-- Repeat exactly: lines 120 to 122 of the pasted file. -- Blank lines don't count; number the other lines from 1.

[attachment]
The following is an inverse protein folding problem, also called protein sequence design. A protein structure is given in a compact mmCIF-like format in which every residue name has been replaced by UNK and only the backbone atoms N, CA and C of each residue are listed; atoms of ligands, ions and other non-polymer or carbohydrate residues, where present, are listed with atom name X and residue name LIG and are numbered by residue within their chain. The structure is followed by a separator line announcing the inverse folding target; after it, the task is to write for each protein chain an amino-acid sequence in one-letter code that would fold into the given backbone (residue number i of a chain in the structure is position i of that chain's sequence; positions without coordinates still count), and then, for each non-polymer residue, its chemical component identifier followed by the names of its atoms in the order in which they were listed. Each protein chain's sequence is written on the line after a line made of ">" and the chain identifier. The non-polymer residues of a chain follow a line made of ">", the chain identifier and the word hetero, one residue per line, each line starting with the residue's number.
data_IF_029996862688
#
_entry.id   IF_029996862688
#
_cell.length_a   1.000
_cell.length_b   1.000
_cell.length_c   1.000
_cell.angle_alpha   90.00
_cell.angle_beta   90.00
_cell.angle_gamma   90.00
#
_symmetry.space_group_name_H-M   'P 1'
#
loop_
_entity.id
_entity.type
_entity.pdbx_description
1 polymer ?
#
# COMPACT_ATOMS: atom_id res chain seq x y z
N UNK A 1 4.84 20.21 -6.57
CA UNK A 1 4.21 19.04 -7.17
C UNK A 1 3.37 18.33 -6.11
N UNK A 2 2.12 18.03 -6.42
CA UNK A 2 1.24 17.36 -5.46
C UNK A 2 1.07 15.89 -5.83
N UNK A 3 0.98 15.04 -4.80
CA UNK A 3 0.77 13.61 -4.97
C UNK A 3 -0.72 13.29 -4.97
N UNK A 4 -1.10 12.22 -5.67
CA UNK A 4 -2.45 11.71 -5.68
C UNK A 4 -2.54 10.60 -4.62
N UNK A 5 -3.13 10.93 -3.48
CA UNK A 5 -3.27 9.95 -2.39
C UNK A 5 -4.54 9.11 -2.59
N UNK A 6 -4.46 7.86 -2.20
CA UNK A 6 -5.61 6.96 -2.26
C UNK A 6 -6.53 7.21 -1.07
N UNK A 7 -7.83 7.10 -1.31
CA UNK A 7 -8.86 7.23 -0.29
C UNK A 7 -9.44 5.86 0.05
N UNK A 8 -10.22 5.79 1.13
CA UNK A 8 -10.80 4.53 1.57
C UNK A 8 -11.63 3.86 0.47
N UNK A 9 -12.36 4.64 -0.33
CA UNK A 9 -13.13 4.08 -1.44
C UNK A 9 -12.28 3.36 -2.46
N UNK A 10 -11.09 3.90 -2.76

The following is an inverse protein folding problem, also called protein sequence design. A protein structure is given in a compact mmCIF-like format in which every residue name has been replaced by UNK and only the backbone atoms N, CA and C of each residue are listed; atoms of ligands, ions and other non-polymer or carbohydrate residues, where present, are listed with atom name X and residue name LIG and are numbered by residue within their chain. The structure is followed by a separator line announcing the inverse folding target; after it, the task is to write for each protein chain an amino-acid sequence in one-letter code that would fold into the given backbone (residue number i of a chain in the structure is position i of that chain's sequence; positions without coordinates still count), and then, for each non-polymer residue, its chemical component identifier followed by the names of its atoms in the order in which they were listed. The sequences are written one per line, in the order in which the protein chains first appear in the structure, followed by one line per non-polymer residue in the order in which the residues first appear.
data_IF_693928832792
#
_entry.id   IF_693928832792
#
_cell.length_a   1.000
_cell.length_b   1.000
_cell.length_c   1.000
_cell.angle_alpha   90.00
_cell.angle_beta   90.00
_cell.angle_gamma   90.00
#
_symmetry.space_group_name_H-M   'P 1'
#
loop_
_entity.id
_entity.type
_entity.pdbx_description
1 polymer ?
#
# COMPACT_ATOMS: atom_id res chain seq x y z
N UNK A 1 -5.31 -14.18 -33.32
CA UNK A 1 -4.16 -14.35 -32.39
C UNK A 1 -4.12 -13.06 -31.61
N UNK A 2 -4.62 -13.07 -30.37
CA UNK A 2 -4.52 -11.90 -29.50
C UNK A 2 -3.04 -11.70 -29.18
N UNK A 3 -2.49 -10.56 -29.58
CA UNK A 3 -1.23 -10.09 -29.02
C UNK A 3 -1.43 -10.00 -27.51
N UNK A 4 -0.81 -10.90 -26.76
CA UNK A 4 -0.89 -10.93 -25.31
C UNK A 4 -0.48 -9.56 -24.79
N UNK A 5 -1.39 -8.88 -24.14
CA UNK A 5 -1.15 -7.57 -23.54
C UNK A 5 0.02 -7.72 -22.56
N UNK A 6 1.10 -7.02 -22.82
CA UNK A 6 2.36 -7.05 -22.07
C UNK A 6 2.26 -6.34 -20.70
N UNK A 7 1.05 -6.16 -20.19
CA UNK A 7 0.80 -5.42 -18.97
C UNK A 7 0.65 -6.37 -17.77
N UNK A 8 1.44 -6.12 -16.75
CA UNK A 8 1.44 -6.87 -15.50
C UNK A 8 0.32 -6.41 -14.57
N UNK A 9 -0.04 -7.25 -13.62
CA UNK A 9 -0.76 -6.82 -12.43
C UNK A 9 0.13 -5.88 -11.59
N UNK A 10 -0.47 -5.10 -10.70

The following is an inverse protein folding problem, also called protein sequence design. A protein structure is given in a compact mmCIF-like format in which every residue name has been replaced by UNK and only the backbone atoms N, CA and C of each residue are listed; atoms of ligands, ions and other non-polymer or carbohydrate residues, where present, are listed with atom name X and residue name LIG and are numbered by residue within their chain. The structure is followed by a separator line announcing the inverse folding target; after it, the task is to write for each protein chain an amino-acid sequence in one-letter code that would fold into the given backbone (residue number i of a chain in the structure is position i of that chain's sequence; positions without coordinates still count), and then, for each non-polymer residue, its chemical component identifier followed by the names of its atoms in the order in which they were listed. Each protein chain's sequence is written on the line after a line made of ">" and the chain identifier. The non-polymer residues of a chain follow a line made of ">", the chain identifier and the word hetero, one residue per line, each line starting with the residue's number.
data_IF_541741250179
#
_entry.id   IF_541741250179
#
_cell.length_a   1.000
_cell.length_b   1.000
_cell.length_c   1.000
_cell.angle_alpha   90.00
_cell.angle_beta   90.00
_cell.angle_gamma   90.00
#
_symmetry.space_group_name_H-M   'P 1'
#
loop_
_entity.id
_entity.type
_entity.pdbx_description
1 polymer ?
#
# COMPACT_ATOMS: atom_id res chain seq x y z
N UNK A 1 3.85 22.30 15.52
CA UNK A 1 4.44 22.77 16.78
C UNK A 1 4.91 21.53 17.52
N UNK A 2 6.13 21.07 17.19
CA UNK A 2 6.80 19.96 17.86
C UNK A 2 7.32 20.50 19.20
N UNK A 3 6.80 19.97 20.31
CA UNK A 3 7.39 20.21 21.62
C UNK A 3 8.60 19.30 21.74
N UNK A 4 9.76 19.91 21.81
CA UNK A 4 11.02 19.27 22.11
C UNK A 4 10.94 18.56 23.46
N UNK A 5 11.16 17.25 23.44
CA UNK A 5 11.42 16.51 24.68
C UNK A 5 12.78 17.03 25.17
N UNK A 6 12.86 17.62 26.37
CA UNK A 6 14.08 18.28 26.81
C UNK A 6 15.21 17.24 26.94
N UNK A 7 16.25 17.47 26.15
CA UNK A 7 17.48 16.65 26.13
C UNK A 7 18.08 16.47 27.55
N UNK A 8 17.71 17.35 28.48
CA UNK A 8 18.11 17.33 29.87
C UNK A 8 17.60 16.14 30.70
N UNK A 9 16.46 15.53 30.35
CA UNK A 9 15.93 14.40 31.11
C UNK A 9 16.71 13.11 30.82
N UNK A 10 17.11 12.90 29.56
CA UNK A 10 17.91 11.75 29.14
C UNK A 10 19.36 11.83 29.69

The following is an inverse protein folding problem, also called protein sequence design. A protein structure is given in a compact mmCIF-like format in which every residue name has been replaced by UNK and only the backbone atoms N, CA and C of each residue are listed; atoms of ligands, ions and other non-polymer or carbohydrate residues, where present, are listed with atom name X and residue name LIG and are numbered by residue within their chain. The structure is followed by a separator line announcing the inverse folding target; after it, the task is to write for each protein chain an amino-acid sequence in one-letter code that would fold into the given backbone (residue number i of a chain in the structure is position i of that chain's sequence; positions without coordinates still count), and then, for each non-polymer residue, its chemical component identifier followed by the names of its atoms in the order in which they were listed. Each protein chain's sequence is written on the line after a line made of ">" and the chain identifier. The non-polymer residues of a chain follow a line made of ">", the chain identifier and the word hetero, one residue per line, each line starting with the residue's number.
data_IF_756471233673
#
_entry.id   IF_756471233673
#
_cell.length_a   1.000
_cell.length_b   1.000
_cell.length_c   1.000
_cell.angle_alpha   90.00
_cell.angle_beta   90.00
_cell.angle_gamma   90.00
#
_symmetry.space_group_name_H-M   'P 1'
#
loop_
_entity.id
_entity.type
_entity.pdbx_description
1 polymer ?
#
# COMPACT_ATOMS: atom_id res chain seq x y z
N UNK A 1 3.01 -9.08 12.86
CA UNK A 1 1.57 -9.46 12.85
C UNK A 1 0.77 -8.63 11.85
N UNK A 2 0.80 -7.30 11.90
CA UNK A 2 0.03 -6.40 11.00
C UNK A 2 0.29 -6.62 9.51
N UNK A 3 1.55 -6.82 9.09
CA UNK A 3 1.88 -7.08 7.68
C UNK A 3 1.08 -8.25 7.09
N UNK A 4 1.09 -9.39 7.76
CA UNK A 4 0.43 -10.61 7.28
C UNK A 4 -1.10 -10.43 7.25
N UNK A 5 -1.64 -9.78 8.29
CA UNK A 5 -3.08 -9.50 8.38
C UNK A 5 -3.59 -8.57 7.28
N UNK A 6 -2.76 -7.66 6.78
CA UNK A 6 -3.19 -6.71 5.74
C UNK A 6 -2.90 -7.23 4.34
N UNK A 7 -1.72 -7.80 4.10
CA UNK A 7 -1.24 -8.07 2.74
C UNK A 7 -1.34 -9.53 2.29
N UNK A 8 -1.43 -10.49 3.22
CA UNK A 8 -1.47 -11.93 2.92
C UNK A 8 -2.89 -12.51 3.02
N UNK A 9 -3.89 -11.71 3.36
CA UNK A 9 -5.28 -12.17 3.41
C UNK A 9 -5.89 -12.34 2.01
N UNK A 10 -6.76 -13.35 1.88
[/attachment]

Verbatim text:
N UNK A 1 3.85 22.30 15.52
CA UNK A 1 4.44 22.77 16.78
C UNK A 1 4.91 21.53 17.52